Artisan bread is gaining popularity with the increasing health-based claims over conventional bread. In addition, the clean label, authenticity, and sensorial creativity are boosting this trend even further. To make sure you’re baking a quality and consistent product, make sure you’re using the correct kind of flour, and paying attention to the quality.
Hard red spring and hard red winter wheat kernels are usually used for artisan bread flour. The protein content usually falls within the range of 10.5-12.5% and the ash content is usually within the range of 0.48-0.55%. Additionally, enrichment of artisan bread flour with nutrients is possible.
Flour components that affect artisan bread baking quality
Proteins: gluten proteins mix with water to form a viscoelastic dough, creating the ability to retain gas during fermentation and baking.
Starch: A small percentage of the starch granules are damaged in the milling process. Some damaged starch must be present to assure proper absorption as well as good fermentation and crust coloring.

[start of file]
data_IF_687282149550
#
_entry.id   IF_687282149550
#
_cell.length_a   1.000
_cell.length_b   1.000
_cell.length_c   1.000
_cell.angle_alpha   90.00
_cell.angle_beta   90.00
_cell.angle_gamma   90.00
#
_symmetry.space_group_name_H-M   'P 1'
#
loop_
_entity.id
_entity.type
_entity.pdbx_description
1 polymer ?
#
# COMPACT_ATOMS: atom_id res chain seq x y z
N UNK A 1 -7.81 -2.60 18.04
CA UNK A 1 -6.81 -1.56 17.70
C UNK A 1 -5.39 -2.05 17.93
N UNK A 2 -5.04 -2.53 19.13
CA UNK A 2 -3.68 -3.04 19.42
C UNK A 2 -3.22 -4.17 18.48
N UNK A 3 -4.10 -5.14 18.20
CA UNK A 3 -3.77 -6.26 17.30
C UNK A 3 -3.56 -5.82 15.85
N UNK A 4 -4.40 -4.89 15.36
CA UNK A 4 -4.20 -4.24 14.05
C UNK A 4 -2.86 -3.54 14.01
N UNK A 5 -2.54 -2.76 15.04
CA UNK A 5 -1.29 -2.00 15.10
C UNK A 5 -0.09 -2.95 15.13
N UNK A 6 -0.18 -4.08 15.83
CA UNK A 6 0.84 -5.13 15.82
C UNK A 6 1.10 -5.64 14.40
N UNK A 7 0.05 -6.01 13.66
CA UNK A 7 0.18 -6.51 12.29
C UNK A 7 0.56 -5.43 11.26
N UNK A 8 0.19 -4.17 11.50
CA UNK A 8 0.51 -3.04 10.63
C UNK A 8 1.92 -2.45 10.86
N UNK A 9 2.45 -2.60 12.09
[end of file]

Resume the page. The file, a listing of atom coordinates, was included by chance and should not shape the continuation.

Enzymes: amylases are a group of starch degrading enzymes. In cereals, alpha-amylase is found in the endosperm, bran, and germ.
Bran: it could be up to 19% in whole wheat flours and is why whole wheat bread has a denser volume.
Ash: this is present at 0.5% of most unbleached white flour and indicates how well the flour milling process has removed the bran.
Granulation: the granulation in whole wheat flour (extra-fine, fine, medium, coarse, or extra-coarse) affects the texture of the finished product.
Evaluate artisan bread flour quality
Make sure you’re measuring and checking these things:
Understanding water absorption, mixing time and mixing tolerance
Analyzing the effect of flour improvers on dough handling properties
Setting quality control measures to manage wheat crop changes
Adapting wheat and flour mixtures to comply with flour specifications
Nirzar Doshi is an MSc graduate from Wageningen University and Research, The Netherlands. He has studied and worked in the departments of food physics, physical chemistry and food processing. He is working on a business idea in the supply chain for food ingredients, plant proteins, and cold infrastructure and has worked with multinational institutions dealing in plant proteins and programmed digitalized manufacturing and supply chains.